By Eric Budd
In 2016, Boulder city council rejected a proposal to build 50 middle income housing units at Iris and Broadway in North Boulder. The housing developer made a prior attempt to build 94 units at the site, reducing the number of units after initial feedback from Boulder’s planning board.
Following that devastating loss of housing opportunity here in Boulder, I wrote an op-ed (excerpt below) on how the rejection shows exactly the pattern of not building the housing we need.
Boulder prides itself on progressive values, striving to lead in sustainability and limiting climate change. But as city leaders grapple with unaffordable housing and pressures from growth, attempts to find balance in a changing character cause Boulder to fall short of its ideals on many fronts.
In housing specifically, the City Council speaks of a desire to create “15-minute neighborhoods” where residents can walk and bike to services, to improve bus and bike infrastructure, and build housing for the “missing middle” as a greater number of middle-income families can no longer afford to live in Boulder. But an example of one recently proposed housing development accomplishing many of those goals was unanimously rejected by Boulder’s Planning Board.
The housing development, called Iris and B, would have provided 50 middle-income housing units on the city’s most active transit corridor. The project would have fulfilled many of the stated goals: providing a neighborhood coffee shop or restaurant, a diverse mix of housing targeted at 80 to 120 percent of the median area income, connecting to a bike route, and having a six-minute bus ride downtown. The units would have ranged from small efficiency-style up through three-bedroom condominiums for families, using smaller-footprint designs that reduce the amount of heating, cooling and water use per person.
The planning board ruled an increased zoning for the development would be “too dense” for the neighborhood, even though Broadway is a four-lane arterial with frequent bus service. Concerns about worsening traffic from this relatively modest development drew criticism, even though a majority of traffic on the corridor in peak hours results from commuters outside of the city limits, part of Boulder’s 65,000 regional daily in-commuters.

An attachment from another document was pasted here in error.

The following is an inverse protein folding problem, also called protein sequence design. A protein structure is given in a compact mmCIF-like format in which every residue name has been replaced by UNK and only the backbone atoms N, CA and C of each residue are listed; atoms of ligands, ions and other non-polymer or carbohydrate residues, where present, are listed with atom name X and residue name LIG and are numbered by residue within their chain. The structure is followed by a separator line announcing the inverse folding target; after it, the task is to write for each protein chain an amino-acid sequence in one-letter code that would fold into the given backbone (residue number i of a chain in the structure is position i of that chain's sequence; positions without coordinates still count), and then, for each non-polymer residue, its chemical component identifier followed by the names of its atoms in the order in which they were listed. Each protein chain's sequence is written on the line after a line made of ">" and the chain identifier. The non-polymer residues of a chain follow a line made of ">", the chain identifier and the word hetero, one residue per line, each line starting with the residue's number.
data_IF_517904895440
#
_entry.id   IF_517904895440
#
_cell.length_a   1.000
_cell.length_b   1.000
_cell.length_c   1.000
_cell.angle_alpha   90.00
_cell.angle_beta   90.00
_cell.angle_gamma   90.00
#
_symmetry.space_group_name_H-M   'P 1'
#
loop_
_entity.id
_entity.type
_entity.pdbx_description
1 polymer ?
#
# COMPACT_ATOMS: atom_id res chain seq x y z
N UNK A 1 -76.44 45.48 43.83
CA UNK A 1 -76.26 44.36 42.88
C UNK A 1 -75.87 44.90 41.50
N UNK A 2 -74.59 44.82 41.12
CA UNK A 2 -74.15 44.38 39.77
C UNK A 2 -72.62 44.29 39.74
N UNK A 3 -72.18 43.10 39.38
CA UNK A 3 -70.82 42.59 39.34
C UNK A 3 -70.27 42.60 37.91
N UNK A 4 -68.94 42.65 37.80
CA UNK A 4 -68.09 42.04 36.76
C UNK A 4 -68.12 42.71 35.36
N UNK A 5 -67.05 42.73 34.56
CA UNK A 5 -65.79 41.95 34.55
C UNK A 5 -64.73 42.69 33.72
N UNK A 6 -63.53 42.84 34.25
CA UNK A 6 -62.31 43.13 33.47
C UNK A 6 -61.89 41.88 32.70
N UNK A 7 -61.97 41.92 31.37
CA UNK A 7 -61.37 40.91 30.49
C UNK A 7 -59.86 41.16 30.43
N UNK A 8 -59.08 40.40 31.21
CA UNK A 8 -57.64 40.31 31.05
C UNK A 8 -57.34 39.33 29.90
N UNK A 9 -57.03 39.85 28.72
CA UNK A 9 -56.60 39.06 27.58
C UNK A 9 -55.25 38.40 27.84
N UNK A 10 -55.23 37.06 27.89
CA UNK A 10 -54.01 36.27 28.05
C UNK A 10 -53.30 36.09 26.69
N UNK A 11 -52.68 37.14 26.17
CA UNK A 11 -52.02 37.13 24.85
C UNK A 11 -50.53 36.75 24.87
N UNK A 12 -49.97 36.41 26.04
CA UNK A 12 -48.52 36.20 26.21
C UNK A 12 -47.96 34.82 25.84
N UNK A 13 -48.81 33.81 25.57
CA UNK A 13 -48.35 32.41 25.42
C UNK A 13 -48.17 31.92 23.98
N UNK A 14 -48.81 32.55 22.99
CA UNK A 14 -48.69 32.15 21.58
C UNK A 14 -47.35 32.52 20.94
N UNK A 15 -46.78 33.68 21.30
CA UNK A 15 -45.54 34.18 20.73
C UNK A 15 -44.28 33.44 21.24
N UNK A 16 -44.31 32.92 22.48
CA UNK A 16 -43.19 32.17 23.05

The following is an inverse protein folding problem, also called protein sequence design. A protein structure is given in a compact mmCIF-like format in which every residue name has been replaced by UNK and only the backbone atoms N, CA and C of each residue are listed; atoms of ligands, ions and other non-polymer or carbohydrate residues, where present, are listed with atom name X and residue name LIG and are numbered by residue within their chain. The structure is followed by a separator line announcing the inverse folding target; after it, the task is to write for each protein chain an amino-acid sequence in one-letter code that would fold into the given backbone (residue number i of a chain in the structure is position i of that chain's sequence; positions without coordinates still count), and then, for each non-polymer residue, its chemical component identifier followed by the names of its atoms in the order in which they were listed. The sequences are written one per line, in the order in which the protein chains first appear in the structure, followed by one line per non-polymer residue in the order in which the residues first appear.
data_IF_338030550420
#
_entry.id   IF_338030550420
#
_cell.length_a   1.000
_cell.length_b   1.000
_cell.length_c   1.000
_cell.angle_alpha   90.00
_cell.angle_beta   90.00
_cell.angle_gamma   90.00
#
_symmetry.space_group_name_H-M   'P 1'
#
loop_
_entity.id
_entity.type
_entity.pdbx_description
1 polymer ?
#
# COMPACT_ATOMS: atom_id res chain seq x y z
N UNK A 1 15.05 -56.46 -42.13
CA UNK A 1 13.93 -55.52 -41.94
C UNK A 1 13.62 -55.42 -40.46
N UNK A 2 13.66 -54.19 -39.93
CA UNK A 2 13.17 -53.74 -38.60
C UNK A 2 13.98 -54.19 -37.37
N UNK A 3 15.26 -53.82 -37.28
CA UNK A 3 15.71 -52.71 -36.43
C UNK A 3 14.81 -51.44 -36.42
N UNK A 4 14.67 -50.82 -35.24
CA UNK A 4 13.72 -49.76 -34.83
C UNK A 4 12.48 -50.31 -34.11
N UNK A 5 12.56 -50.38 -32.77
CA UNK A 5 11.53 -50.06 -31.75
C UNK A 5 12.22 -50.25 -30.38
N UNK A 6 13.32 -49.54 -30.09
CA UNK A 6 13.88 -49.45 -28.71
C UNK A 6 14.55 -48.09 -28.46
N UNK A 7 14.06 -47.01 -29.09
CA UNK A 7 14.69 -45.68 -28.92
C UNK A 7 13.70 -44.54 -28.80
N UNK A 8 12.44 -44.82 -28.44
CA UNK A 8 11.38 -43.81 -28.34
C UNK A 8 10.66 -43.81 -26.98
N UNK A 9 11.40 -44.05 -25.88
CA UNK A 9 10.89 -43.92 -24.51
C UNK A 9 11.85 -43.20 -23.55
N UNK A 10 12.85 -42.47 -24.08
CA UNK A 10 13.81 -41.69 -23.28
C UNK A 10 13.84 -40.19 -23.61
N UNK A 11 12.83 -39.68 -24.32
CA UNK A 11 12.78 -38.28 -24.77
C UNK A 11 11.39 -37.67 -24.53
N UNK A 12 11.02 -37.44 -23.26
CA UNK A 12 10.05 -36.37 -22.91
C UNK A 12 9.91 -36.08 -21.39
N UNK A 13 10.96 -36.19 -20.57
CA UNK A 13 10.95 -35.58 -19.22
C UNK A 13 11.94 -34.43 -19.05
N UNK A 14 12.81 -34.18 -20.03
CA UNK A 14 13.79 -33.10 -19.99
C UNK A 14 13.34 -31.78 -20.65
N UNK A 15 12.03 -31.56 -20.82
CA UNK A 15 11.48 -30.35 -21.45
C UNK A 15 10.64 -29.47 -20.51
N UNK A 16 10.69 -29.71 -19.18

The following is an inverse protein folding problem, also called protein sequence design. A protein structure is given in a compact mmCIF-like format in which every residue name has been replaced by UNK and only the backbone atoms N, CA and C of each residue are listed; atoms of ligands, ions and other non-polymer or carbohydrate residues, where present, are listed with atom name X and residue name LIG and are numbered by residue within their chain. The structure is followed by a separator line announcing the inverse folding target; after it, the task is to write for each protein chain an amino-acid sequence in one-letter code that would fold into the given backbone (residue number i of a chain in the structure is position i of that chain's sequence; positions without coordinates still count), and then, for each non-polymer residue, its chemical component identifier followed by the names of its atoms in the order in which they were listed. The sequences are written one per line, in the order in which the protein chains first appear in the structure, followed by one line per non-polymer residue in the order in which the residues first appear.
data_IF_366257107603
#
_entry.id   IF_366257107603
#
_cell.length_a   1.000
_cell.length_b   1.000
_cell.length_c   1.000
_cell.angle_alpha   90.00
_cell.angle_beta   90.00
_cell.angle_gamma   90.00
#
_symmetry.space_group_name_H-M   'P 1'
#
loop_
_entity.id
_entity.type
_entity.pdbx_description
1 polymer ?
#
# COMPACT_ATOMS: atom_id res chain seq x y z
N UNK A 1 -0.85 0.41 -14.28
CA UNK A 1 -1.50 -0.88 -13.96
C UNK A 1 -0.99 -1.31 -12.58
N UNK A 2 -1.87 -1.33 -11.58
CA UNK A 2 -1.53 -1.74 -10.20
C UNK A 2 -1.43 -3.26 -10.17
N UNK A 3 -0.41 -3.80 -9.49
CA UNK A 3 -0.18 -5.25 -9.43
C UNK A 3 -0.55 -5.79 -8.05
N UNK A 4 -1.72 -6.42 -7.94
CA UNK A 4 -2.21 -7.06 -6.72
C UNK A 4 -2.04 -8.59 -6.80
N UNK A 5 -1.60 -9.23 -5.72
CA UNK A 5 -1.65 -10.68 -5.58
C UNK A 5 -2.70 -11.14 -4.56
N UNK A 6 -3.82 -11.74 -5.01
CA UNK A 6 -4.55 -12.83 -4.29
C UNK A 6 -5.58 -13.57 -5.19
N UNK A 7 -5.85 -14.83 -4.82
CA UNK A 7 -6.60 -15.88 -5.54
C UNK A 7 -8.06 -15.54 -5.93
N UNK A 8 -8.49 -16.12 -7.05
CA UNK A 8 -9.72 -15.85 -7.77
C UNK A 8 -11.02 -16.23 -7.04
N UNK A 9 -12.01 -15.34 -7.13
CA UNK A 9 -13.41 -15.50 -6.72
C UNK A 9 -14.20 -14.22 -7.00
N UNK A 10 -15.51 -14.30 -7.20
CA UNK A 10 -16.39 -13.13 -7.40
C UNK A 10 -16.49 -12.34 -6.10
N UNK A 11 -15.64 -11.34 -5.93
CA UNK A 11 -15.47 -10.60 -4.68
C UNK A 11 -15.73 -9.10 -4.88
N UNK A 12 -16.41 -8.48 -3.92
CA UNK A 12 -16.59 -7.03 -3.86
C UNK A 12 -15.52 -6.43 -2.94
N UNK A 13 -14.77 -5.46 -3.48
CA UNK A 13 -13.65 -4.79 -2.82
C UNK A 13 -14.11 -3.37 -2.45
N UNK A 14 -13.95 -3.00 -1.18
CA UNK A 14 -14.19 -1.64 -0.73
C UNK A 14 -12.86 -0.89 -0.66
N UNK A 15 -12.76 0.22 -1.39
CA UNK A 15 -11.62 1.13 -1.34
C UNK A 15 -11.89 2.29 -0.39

Rather than supporting a project which meets its long-term goals of reducing vehicle miles traveled and providing more affordable housing options, Boulder’s planning board instead supported a development pattern which worsens the city’s long-term difficulties.
Excerpt from Boulder struggles to meet its own ideals, originally published in the Denver Post on December 9, 2016.
Several months after that decision, council again had an option to promote housing at the site by changing the land use designation. And again, by a slim margin, council rejected the proposed change.
Council “supported a land-use designation that none of them seemed to like, paving the way for new housing types that none of them seem to think Boulder needs,” the Daily Camera wrote at the time.
“We’re going to end up with 13 or 14 really, really expensive houses, on a transit corridor, and everyone’s going to say, ‘How’d that happen?'” councilman Bob Yates was quoted as saying. “And I’m going to say, ‘Well, way back on April 11, council made a decision that maybe wasn’t well thought-out.'”
Iris and Broadway is once again up for redevelopment. The proposal calls for 13 townhomes, each just under 3,000 square feet, on the lot now zoned for mixed-use residential. The project is by-right, meaning that council and planning board will not likely be involved in the process.
We don’t have a current estimate of the price of these homes, but a recent proposal at 2504 Spruce includes 2,600-square-foot townhomes that will sell for up to $2.4 million each, according to developers.
Housing markets in Boulder are fundamentally broken. Rising wealth inequality coupled with successful NIMBY campaigns to stop new housing has created a truly dire situation. On top of losing an additional 1,000+ homes in the area from the Marshall Fire, Boulder’s housing problems are only due to increase for years.
Council can’t affect what happens at 3303 Broadway. Our housing affordability crisis hasn’t changed, but one thing has: We have a city council that’s the most pro-housing in decades.
Council needs to ensure future housing meets our city’s goals. Take opportunities to “upzone” land that is centrally located and accessible by biking, walking and transit.
Further, we can and should look at some of their housing ideas proposed by council members for 2022 and how they can address our housing affordability challenges:
- Encourage smaller, less expensive housing through code requirements
- Create a deed-restricted middle-income housing program, with density incentives and pilot projects
- Change inclusionary housing fees to stop incentivizing larger units
- Shorten the process and reduce city fees for projects with more than half affordable units
Our council has some great ideas to move forward. It’s time for them to meet the moment and implement them now.
Eric Budd is a resident of Boulder working on equitable housing and transportation policy. Follow him on Twitter: @ericmbudd
Got a different take? Send your own op-ed to firstname.lastname@example.org
Housing Opinion affordable housing Boulder city council city of Boulder Daily Camera density Denver Post development housing inclusionary housing middle-income housing missing middle Planning Board townhomes